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Applied Neuropsychology. Adult

Abdullah Bin Zahid, Molly E Hubbard, Vikalpa M Dammavalam, David Y Balser, Gritz Pierre, Amie Kim, Radek Kolecki, Talha Mehmood, Stephen P Wall, Spiros G Frangos, Paul P Huang, David E Tupper, William Barr, Uzma Samadani
Sport Concussion Assessment Tool version 3 (SCAT-3) is one of the most widely researched concussion assessment tools in athletes. Here normative data for SCAT3 in nonathletes are presented. The SCAT3 was administered to 98 nonathlete healthy controls, as well as 118 participants with head-injury and 46 participants with other body trauma (OI) presenting to the ED. Reference values were derived and classifier functions were built to assess the accuracy of SCAT3. The control population had a mean of 2.30 (SD = 3...
November 17, 2016: Applied Neuropsychology. Adult
Parunyou Julayanont, Doungporn Ruthirago
The lifetime learning of illiterate and low-educated individuals shapes their cognitive skills, which are challenging to grade by the current available neuropsychological tools. Eight hundred million of the global population are illiterate. It is very challenging to interpret the cognitive performance of this population by the available formal neuropsychological tests, mainly developed for higher educated people. From extensive literature investigation, we reviewed the cognitive process and performance of illiterate and low-educated population on various cognitive domains including language, executive function, memory, visual-related function, and motor skills...
November 14, 2016: Applied Neuropsychology. Adult
Mandi W Musso, Seandra J Cosgrove, MacKenzie R Peltier, Brian L McGee, Glenn N Jones
Neurocognitive screeners are used to detect symptoms of HIV-Associated Neurocognitive Disorders (HAND). However, the degree to which education and socioeconomic status affect these screeners remains unclear. Neurocognitive screeners were administered to 187 socioeconomically disadvantaged HIV+ individuals upon entering treatment who had no other risk factors for HAND. The false positive rates were: 84% for the Montreal Cognitive Assessment, 59% for the International HIV Dementia Scale, and 28.3% for the Modified HIV Dementia Scale...
November 14, 2016: Applied Neuropsychology. Adult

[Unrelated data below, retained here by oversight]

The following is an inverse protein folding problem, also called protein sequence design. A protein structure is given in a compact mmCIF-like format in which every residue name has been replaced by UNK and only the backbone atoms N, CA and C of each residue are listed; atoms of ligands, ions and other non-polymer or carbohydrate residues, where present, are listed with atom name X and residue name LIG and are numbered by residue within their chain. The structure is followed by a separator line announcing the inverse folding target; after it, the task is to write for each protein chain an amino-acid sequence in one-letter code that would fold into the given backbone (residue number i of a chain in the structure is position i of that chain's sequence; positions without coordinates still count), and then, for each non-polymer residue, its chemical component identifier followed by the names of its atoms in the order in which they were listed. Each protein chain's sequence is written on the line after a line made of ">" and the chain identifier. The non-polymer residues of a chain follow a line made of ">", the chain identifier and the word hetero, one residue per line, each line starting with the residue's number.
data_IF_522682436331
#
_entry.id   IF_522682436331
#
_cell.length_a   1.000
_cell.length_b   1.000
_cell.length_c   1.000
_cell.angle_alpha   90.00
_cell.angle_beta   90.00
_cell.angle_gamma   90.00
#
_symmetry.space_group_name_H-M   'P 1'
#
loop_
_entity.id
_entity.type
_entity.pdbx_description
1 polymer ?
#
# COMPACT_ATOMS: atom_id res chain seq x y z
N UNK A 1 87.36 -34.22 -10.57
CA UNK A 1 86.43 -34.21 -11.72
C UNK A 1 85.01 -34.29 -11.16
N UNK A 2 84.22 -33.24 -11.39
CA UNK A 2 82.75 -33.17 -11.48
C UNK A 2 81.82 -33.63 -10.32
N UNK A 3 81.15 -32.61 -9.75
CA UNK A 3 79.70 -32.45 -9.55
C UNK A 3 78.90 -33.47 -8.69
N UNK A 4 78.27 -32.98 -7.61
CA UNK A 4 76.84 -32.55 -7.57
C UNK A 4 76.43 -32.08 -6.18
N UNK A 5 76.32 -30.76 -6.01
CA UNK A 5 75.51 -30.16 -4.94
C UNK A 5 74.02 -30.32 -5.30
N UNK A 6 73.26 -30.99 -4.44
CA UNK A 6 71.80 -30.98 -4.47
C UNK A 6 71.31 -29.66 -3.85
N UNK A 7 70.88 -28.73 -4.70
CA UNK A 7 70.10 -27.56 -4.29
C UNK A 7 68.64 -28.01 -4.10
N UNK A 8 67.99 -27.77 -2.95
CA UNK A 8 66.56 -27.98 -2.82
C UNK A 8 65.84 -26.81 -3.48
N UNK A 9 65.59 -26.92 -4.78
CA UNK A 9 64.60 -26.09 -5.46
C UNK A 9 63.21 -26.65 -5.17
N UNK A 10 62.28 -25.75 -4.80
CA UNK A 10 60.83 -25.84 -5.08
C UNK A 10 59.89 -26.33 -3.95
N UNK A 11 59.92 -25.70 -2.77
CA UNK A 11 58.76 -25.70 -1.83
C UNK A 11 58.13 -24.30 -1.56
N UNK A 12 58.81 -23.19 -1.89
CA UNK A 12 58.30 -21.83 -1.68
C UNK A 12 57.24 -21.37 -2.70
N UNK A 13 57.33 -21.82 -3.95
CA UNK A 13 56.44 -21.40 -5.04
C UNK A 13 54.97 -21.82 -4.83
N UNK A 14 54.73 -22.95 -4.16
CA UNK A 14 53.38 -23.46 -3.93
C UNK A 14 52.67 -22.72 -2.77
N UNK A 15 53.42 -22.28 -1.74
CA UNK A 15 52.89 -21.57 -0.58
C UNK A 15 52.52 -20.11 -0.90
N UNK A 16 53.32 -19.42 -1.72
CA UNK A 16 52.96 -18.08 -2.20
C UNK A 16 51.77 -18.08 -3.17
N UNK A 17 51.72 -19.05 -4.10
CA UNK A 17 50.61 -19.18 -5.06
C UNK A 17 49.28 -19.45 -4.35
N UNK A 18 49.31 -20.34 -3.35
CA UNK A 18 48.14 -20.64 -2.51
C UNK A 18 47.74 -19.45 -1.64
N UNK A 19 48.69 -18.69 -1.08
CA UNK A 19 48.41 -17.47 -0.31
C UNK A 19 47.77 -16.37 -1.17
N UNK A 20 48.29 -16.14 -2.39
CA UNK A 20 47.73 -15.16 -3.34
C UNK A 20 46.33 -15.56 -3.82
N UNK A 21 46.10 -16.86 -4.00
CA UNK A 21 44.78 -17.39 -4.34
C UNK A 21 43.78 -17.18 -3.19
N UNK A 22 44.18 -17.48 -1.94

Stacey M Bayan, Steve Nitch, Dominique Kinney, Marina Kaminetskaya
Within the inpatient forensic setting, requests for a neuropsychological evaluation are common to determine cognitive strengths and weaknesses. However, variable effort proves to be a prominent issue in this setting. Thus, assessment of effort becomes an essential component of a neuropsychological evaluation. The California Verbal Learning Test, 2nd Edition (CVLT-II) and the Repeatable Battery for the Assessment of Neuropsychological Status (RBANS) are widely utilized cognitive measures in the inpatient setting...
November 9, 2016: Applied Neuropsychology. Adult
Christine M Biddle, Rachel L Fazio, Fiona Dyshniku, Robert L Denney
Neuropsychological evaluations are increasingly performed in forensic contexts, including in criminal settings where security sometimes cannot be compromised to facilitate evaluation according to standardized procedures. Interpretation of nonstandardized assessment results poses significant challenges for the neuropsychologist. Research is limited in regard to the validation of neuropsychological test accommodation and modification practices that deviate from standard test administration; there is no published research regarding the effects of hand restraints upon neuropsychological evaluation results...
November 2, 2016: Applied Neuropsychology. Adult
Virginie Descloux, Roland Maurer
Topographical disorientation, the inability to orient in a well-known environment, is a very incapacitating syndrome. Despite its relatively high frequency after a right cerebral lesion, there is currently no specific neuropsychological test to assess it. We propose a completely new test, with preliminary normative data, assessing the subjects' ability to recall allocentric spatial information from their cognitive map. The subjects are asked to mentally compare distances and directions between landmarks in their familiar environment...
November 2, 2016: Applied Neuropsychology. Adult
Sandra Freitas, Sónia Batista, Ana Cristina Afonso, Mário R Simões, Lívia de Sousa, Luís Cunha, Isabel Santana